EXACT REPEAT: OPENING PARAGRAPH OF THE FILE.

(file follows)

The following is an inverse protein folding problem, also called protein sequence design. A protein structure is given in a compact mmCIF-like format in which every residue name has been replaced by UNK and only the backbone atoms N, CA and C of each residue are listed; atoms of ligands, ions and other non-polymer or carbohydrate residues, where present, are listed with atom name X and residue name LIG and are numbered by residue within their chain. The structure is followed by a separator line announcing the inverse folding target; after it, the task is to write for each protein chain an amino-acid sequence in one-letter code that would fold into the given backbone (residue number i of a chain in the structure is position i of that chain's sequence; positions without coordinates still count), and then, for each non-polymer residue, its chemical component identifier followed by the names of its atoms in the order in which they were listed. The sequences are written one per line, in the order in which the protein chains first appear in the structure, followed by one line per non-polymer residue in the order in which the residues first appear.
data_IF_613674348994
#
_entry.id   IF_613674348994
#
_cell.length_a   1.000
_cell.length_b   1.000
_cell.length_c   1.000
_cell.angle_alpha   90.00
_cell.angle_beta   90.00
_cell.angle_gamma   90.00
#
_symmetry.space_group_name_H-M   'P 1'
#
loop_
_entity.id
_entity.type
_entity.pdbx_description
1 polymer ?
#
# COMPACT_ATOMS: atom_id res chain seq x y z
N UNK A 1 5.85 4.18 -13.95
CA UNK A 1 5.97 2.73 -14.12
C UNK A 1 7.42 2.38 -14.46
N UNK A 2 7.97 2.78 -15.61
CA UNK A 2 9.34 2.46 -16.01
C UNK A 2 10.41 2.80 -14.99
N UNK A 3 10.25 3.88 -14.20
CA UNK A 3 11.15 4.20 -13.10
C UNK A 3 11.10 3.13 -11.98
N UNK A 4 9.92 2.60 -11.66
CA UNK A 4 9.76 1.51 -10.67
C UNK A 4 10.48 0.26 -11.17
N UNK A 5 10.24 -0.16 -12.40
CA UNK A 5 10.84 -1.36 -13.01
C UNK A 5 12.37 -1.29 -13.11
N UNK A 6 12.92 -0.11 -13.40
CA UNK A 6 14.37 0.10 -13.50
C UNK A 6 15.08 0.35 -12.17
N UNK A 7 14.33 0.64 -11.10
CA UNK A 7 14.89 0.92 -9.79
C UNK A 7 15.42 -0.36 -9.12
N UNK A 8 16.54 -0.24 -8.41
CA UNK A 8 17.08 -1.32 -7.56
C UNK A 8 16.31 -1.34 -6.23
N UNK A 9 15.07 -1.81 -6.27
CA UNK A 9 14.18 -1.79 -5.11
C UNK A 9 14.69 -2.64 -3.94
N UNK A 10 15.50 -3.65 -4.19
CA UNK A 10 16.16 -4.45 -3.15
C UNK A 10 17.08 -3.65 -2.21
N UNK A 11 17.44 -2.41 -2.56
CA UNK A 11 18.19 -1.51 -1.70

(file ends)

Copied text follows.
The following is an inverse protein folding problem, also called protein sequence design. A protein structure is given in a compact mmCIF-like format in which every residue name has been replaced by UNK and only the backbone atoms N, CA and C of each residue are listed; atoms of ligands, ions and other non-polymer or carbohydrate residues, where present, are listed with atom name X and residue name LIG and are numbered by residue within their chain. The structure is followed by a separator line announcing the inverse folding target; after it, the task is to write for each protein chain an amino-acid sequence in one-letter code that would fold into the given backbone (residue number i of a chain in the structure is position i of that chain's sequence; positions without coordinates still count), and then, for each non-polymer residue, its chemical component identifier followed by the names of its atoms in the order in which they were listed. The sequences are written one per line, in the order in which the protein chains first appear in the structure, followed by one line per non-polymer residue in the order in which the residues first appear.